Amazon Underground takes paid games and gives them away for free, with all the extra in-app purchases included. For users, it's a tempting way to get around handing over money for games you really want to play. The trade off comes in the form of ads and privacy. Amazon keeps up with every moment you spend gaming, because this is how it determines the amount of money to pay developers.
Rovio, the maker of Angry Birds, says it has tripled revenue for four of the games it has published on Amazon's app store by joining Underground. These four games—Angry Birds Rio, Angry Birds Slingshot Stella, Angry Birds Space, and Bad Piggies—have been available for free since Amazon first launched its new program.
The original Angry Birds took flight on Android way, way back in 2010. It was followed by a number of spin-offs and expansions, but now the true sequel has arrived. You can tell by the name—Angry Birds 2. Rovio (and the market for mobile games in general) has changed dramatically in the years since the first game was released, so you can probably guess what that means. Yes, lots of in-app purchases. Sorry, guys.
Despite a fall from grace after numerous ill-advised cash-ins, Rovio's Angry Birds series remains synonymous with blockbusting success in mobile gaming. The franchise has had no less than fourteen official entries since its inception in 2009, including licensed versions for Transformers, Rio, and Star Wars, spin-offs starring the antagonist pigs and the Pink Bird Stella, and an utter embarrassment of a match-three game. Now, for the very first time, Angry Birds is getting its first direct and complete sequel.
With 3 billion game downloads, millions of fans across the globe, multiple mashups and spin-offs, collaborations with A-list celebrities and much more, we’re really proud that Angry Birds is the mother of all mobile game apps.
Angry Birds games have a long and complicated history. The original was a huge hit, but each successive attempt felt less interesting. The few times Rovio has branched out have been... not awesome. Angry Birds Transformers, however, is unexpectedly entertaining.
Many moons ago, a plucky little game company named Rovio decided that a hungry wolf wasn't the only thing that could blow down the homes of snarky pigs — airborne fowl would also join in the on destruction. In subsequent lunar cycles, those homicidal kamikaze birds would continue to bring their particular breed of catastrophe down upon on the poor, defenseless porkbellies; and in turn, generate many money-dollars for the twisted jerks that inspired them. The loathsome avians are back to carry out more dastardly plots in Angry Birds Stella.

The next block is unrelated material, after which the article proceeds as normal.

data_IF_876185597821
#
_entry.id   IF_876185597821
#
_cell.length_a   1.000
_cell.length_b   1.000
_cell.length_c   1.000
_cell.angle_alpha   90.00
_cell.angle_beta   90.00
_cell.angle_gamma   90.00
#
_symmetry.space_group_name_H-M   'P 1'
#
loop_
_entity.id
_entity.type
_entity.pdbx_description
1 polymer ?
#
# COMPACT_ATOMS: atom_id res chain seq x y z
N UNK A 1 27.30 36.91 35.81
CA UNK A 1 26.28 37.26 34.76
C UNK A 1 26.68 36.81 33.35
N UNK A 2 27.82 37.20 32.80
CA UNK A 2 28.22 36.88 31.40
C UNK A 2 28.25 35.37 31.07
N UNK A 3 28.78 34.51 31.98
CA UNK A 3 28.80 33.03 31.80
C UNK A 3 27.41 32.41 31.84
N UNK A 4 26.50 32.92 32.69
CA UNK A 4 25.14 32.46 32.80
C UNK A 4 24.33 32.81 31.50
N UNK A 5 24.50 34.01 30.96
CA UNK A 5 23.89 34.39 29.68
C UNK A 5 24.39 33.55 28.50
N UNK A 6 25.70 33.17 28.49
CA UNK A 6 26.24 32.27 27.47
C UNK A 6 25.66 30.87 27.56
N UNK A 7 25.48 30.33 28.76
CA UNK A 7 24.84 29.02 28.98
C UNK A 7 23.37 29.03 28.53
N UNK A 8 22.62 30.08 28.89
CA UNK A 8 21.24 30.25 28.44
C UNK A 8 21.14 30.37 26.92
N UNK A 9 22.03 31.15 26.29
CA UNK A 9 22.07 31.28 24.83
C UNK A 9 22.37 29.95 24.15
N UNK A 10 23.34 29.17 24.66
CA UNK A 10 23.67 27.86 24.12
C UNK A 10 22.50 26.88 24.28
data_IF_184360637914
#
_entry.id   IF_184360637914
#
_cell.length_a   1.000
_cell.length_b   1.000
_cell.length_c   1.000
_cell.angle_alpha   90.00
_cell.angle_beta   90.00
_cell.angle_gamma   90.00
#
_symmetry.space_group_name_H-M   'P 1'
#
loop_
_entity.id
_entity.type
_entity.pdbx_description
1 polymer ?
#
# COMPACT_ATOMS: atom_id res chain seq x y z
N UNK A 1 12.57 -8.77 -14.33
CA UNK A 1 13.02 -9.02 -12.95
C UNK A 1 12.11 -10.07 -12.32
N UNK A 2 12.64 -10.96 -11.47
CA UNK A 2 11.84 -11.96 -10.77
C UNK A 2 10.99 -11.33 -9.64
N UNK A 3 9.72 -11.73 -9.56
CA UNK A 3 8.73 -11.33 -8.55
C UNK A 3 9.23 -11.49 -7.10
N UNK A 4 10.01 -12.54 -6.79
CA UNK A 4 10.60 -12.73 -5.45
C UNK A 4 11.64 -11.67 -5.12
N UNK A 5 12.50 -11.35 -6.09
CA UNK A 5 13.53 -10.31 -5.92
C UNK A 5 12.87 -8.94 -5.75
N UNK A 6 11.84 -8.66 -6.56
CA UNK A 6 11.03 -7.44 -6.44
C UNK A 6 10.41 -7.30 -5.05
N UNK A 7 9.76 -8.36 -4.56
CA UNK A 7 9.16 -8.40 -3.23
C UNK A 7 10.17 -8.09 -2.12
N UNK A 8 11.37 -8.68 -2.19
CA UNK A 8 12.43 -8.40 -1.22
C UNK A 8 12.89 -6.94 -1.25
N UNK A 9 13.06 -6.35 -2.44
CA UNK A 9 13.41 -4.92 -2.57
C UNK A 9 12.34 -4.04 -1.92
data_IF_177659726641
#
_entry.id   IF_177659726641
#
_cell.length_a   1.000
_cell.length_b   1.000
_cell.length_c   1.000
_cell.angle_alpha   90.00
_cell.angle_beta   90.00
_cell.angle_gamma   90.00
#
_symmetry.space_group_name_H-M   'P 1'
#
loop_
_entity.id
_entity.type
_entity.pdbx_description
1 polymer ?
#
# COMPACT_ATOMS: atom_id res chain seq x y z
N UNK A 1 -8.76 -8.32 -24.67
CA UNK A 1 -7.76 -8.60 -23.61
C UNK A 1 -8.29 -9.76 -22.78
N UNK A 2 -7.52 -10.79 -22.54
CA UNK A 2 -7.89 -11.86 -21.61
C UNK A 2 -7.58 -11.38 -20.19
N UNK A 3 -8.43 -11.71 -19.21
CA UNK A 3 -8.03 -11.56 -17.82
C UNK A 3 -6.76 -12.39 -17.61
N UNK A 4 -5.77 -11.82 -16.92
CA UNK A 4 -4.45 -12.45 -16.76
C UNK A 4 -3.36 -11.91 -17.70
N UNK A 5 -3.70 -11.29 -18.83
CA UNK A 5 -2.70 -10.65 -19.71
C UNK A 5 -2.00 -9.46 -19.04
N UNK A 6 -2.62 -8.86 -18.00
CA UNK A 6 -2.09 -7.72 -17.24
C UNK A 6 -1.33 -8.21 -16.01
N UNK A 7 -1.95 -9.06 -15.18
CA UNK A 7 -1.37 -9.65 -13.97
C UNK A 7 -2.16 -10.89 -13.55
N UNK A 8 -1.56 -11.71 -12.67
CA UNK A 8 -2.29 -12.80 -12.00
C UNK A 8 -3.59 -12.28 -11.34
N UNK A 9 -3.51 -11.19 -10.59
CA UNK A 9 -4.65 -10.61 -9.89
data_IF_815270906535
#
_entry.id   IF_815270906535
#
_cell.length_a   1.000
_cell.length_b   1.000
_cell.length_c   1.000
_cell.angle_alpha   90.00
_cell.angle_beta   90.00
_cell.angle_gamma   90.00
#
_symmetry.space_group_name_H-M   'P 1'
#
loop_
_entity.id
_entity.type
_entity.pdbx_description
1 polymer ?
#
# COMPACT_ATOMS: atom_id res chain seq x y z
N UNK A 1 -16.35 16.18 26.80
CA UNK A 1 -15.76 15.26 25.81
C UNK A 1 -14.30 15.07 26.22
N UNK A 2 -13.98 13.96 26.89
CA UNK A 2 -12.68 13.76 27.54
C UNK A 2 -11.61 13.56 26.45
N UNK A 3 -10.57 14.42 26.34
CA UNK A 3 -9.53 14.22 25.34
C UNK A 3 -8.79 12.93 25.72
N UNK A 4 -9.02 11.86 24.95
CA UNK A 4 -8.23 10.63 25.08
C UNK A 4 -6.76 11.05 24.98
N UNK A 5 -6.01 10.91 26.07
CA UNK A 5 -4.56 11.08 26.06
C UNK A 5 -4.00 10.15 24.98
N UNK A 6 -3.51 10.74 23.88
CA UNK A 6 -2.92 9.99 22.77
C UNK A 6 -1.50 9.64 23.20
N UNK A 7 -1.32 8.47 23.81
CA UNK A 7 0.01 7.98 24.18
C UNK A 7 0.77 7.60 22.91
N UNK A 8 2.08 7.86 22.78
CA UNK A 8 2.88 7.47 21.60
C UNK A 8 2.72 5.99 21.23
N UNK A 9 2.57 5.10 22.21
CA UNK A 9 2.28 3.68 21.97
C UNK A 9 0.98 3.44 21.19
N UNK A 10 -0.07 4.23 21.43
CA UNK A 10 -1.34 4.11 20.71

Angry Birds Stella takes us on a journey through Golden Island as we strive to rid it of the green pig-folk.
Rovio has caught on to the slight possibility that this many years after the release of the original Angry Birds, some of you may have potentially (if only ever so slightly) grown bored with the concept of slinging the same ol' birds at the same ol' pigs. The company has since experimented with other game concepts, but at the end of the day, you have to stick with what pays the bills. So instead of taking a chance on creating an impressive, turn-based adventure through a beautifully animated world - actually, that's precisely what they've done with Angry Birds Epic, it just happens to center around those same ol' limbless birds.
Who's ready for a new Angry Birds game? If you're not, you might just want to ignore the gaming news for the next month or so. After a tepid critical response from kart racer Angry Birds Go, the next entry in the series was revealed as a short social post leading to a small sub-site of AngryBirds.com. The title will be Angry Birds Stella.
According to the Angry Birds Wiki (of course there's an Angry Birds Wiki), 'Stella' is the name of the Pink Bird whose only real job before now was playing Princess Leia in Angry Birds Star Wars.
Rovio's newest game is about what the Finnish developer knows best – birds. Though, they seem decidedly less angry this time in their little downhill race carts. Like it or not, this game is going to be huge.
Angry Birds Go is Rovio's first major free-to-play game on Android, so expect to be hit up for cash on occasion (maybe a lot of it). This is a casual racing game built around a variety of quirky downhill tracks. The birds we know so well from the original games are here with hastily assembled vehicles and special powers that harken back to their physics puzzler roots.
The Angry Birds franchise has thus far been on the lighter side of the free-to-play model - the original game launched free and ad-supported on Android, and later versions added small charges for HD versions and a few in-app bonuses like the Mighty Eagle. But it looks like Rovio is pulling out all the stops when it comes to the upcoming kart racer, Angry Birds Go. Pocket Gamer reports that gamers in New Zealand (where the game is getting an early launch on iOS) are finding it positively stuffed with in-app purchases.
The game apparently includes just about every kind of IAP scheme you can think of.